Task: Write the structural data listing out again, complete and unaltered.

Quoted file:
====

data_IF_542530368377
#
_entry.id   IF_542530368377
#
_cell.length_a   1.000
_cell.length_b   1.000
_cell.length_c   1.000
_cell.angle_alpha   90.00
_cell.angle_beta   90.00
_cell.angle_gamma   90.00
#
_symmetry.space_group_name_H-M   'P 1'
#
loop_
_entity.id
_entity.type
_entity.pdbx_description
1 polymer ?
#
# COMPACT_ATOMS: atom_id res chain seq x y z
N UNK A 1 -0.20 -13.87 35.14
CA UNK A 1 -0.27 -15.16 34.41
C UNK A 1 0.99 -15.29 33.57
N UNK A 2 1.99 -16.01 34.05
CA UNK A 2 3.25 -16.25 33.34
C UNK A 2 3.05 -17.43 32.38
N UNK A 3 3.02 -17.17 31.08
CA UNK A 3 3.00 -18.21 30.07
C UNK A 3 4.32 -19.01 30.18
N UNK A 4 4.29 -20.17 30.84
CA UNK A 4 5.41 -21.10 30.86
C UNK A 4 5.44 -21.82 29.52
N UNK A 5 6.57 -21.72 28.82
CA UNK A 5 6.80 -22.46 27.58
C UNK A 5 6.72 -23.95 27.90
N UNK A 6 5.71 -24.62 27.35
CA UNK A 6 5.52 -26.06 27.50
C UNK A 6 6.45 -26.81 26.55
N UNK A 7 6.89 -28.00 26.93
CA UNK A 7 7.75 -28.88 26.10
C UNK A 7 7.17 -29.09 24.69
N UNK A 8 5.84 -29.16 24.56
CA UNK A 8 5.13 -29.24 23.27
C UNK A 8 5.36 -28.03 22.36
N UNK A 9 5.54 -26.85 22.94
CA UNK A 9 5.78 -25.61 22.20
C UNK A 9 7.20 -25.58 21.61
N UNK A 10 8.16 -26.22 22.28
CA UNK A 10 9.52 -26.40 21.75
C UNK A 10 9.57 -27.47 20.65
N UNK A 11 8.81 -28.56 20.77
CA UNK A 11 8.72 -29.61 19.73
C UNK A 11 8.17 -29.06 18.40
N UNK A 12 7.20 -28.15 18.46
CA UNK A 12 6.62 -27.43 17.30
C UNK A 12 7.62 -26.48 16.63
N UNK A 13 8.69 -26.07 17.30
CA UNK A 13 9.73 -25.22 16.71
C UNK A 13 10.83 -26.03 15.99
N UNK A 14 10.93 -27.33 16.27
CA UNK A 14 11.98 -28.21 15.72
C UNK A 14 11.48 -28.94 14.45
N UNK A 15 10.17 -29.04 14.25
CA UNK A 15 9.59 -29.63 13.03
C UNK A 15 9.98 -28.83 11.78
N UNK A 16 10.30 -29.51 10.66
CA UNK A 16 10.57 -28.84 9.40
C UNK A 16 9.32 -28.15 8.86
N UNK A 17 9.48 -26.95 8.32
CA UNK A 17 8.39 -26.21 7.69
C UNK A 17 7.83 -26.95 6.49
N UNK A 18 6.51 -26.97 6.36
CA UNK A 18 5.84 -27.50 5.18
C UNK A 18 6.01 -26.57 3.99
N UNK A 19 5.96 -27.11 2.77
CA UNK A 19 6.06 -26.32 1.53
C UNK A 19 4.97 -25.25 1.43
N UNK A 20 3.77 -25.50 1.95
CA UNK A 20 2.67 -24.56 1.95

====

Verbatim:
data_IF_542530368377
#
_entry.id   IF_542530368377
#
_cell.length_a   1.000
_cell.length_b   1.000
_cell.length_c   1.000
_cell.angle_alpha   90.00
_cell.angle_beta   90.00
_cell.angle_gamma   90.00
#
_symmetry.space_group_name_H-M   'P 1'
#
loop_
_entity.id
_entity.type
_entity.pdbx_description
1 polymer ?
#
# COMPACT_ATOMS: atom_id res chain seq x y z
N UNK A 1 -0.20 -13.87 35.14
CA UNK A 1 -0.27 -15.16 34.41
C UNK A 1 0.99 -15.29 33.57
N UNK A 2 1.99 -16.01 34.05
CA UNK A 2 3.25 -16.25 33.34
C UNK A 2 3.05 -17.43 32.38
N UNK A 3 3.02 -17.17 31.08
CA UNK A 3 3.00 -18.21 30.07
C UNK A 3 4.32 -19.01 30.18
N UNK A 4 4.29 -20.17 30.84
CA UNK A 4 5.41 -21.10 30.86
C UNK A 4 5.44 -21.82 29.52
N UNK A 5 6.57 -21.72 28.82
CA UNK A 5 6.80 -22.46 27.58
C UNK A 5 6.72 -23.95 27.90
N UNK A 6 5.71 -24.62 27.35
CA UNK A 6 5.52 -26.06 27.50
C UNK A 6 6.45 -26.81 26.55
N UNK A 7 6.89 -28.00 26.93
CA UNK A 7 7.75 -28.88 26.10
C UNK A 7 7.17 -29.09 24.69
N UNK A 8 5.84 -29.16 24.56
CA UNK A 8 5.13 -29.24 23.27
C UNK A 8 5.36 -28.03 22.36
N UNK A 9 5.54 -26.85 22.94
CA UNK A 9 5.78 -25.61 22.20
C UNK A 9 7.20 -25.58 21.61
N UNK A 10 8.16 -26.22 22.28
CA UNK A 10 9.52 -26.40 21.75
C UNK A 10 9.57 -27.47 20.65
N UNK A 11 8.81 -28.56 20.77
CA UNK A 11 8.72 -29.61 19.73
C UNK A 11 8.17 -29.06 18.40
N UNK A 12 7.20 -28.15 18.46
CA UNK A 12 6.62 -27.43 17.30
C UNK A 12 7.62 -26.48 16.63
N UNK A 13 8.69 -26.07 17.30
CA UNK A 13 9.73 -25.22 16.71
C UNK A 13 10.83 -26.03 15.99
N UNK A 14 10.93 -27.33 16.27
CA UNK A 14 11.98 -28.21 15.72
C UNK A 14 11.48 -28.94 14.45
N UNK A 15 10.17 -29.04 14.25
CA UNK A 15 9.59 -29.63 13.03
C UNK A 15 9.98 -28.83 11.78
N UNK A 16 10.30 -29.51 10.66
CA UNK A 16 10.57 -28.84 9.40
C UNK A 16 9.32 -28.15 8.86
N UNK A 17 9.48 -26.95 8.32
CA UNK A 17 8.39 -26.21 7.69
C UNK A 17 7.83 -26.95 6.49
N UNK A 18 6.51 -26.97 6.36
CA UNK A 18 5.84 -27.50 5.18
C UNK A 18 6.01 -26.57 3.99
N UNK A 19 5.96 -27.11 2.77
CA UNK A 19 6.06 -26.32 1.53
C UNK A 19 4.97 -25.25 1.43
N UNK A 20 3.77 -25.50 1.95
CA UNK A 20 2.67 -24.56 1.95